Another way to test morphological awareness is through completing analogy tasks since it involves both decomposition and production components (provide a missing word based on the presented pattern—crawl: crawled:: fly: ______ (flew).
Still another way to test morphological awareness with older students is through deconstruction tasks: Tell me what ____ word means? How do you know? (The student must explain the meaning of individual morphemes).
Finding the affix: Does the word ______ have smaller parts?
So what are the components of effective morphological instruction you might ask?
Below is an example of a ‘Morphological Awareness Intervention With Kindergarteners and First and Second Grade Students From Low SES Homes’ performed by Apel & Diehm, 2013:
Here are more ways in which this can be accomplished with older children:
- Find the root word in a longer word
- Fix the affix (an additional element placed at the beginning or end of a root, stem, or word, or in the body of a word, to modify its meaning)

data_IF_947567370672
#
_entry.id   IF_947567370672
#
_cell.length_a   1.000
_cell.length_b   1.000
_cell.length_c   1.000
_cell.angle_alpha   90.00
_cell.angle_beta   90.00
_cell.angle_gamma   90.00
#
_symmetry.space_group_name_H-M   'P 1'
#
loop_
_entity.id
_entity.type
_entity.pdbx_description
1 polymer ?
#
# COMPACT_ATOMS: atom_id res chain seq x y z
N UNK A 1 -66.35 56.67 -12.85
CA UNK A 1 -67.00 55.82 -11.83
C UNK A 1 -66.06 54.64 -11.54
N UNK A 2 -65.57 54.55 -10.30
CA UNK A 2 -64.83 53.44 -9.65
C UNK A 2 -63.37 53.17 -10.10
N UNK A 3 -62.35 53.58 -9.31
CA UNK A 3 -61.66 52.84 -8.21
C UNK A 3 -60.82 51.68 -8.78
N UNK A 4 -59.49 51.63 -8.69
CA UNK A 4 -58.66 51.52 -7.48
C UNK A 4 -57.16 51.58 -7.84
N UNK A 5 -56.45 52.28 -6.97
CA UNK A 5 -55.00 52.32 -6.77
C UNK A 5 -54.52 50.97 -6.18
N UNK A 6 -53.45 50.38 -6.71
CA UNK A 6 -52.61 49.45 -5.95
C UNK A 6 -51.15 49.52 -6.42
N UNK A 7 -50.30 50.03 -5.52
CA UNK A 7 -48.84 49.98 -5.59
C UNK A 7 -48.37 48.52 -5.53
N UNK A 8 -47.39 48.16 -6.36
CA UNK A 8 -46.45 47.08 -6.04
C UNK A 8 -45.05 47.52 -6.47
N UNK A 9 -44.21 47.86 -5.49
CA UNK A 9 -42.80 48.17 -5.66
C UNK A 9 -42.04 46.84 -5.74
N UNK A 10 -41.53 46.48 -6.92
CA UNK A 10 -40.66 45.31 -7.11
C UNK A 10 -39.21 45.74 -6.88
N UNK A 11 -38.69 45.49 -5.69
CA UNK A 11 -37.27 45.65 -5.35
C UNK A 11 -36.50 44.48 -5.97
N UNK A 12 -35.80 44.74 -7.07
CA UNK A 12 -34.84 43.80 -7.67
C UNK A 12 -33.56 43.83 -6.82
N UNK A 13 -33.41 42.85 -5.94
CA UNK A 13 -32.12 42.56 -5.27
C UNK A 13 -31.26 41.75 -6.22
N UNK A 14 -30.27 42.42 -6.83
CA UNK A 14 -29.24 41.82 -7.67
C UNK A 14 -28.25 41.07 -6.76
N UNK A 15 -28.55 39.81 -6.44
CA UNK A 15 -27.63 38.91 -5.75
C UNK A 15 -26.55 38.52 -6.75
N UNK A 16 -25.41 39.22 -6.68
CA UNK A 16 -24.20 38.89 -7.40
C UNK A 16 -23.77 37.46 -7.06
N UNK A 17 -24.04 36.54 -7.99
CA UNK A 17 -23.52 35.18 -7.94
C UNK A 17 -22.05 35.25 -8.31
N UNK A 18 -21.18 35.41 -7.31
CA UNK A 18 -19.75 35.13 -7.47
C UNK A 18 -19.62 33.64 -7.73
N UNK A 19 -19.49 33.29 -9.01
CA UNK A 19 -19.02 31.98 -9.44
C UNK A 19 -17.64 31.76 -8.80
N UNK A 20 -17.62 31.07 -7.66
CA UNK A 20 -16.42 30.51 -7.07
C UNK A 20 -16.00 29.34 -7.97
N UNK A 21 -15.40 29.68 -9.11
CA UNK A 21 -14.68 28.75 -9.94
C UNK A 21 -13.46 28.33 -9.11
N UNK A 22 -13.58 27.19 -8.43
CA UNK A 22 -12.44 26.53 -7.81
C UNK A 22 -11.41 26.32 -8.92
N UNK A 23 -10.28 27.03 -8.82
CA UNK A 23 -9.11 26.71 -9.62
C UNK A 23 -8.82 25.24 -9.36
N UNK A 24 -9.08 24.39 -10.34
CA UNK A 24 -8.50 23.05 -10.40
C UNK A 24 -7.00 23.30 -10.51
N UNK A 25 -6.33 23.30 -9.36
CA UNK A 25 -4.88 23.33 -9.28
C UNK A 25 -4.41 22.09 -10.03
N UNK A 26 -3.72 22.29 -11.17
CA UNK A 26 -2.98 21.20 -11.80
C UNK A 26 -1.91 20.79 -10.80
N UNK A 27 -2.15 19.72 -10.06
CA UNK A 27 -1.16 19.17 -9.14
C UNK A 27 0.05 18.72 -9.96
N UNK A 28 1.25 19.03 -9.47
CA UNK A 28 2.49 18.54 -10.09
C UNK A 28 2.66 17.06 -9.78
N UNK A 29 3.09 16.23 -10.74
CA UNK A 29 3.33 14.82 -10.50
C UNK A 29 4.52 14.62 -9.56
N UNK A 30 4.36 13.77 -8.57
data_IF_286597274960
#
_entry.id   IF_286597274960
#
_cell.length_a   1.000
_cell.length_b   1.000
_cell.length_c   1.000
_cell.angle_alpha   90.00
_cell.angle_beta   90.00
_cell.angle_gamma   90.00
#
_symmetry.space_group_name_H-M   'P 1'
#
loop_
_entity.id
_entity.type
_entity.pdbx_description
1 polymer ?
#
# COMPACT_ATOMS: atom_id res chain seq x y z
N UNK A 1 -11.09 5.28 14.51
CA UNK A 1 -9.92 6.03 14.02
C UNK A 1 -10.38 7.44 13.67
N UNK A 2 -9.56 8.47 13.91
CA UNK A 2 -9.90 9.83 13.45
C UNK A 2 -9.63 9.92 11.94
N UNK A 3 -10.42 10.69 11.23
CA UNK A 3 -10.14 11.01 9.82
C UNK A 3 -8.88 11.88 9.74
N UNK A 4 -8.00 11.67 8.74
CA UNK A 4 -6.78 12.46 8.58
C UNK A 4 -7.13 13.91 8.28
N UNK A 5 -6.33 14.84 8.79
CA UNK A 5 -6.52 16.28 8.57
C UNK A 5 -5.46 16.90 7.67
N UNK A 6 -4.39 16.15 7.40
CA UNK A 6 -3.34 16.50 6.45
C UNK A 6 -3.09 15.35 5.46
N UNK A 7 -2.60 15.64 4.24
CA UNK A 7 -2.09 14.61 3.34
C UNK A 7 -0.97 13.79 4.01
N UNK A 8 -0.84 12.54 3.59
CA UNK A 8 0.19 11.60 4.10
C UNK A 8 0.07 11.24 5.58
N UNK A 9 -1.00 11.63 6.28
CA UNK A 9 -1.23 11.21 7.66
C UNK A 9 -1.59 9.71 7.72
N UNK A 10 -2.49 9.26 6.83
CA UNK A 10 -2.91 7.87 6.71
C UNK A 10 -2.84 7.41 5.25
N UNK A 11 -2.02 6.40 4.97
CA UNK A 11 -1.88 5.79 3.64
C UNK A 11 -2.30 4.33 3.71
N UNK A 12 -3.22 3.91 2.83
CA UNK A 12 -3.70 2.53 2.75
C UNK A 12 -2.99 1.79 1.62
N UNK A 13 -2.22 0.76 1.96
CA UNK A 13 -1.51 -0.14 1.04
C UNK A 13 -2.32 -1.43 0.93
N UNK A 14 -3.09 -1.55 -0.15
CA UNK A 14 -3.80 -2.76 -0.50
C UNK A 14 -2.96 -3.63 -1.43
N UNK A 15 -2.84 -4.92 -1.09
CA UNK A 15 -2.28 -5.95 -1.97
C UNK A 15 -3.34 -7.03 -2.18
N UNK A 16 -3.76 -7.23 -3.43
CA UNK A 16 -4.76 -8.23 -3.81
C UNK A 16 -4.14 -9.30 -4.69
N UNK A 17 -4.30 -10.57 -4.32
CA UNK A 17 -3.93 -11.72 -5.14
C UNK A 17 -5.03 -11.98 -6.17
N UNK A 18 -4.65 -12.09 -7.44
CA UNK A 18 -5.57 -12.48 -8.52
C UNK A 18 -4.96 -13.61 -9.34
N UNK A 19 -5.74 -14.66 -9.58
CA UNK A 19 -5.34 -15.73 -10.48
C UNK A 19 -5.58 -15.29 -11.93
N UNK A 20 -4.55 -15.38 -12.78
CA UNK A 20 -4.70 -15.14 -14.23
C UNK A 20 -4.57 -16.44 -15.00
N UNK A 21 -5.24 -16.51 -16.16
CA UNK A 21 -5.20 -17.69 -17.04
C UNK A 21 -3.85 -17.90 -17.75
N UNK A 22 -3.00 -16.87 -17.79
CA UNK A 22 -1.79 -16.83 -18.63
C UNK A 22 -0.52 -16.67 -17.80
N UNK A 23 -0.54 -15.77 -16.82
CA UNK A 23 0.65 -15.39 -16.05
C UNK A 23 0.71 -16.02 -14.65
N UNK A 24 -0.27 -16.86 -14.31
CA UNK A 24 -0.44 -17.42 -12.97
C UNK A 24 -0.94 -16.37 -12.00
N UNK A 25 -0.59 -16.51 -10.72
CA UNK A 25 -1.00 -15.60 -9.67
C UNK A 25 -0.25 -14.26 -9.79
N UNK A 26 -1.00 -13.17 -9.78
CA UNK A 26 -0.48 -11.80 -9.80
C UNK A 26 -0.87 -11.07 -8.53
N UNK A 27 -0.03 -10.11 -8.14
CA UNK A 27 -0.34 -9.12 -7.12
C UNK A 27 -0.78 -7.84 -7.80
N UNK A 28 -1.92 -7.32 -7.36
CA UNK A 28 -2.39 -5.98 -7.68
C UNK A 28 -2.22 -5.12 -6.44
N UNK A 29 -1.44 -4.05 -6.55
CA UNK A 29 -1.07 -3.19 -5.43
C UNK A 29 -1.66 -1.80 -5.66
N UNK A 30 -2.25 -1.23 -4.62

- Affixes at the beginning of words are called “prefixes”
- Affixes at the end of words are called “suffixes
- Word sorts to recognize word families based on morphology or orthography
- Explicit instruction of syllable types to recognize orthographical patterns
- Word manipulation through blending and segmenting morphemes to further solidify patterns
Now that you know about the importance of morphological awareness, will you be incorporating it into your speech language sessions? I’d love to know!
Until then, Happy Speeching!
- Apel, K., & Diehm, E. (2013). Morphological awareness intervention with kindergarteners and first and second grade students from low SES homes: A small efficacy study. Journal of Learning Disabilities.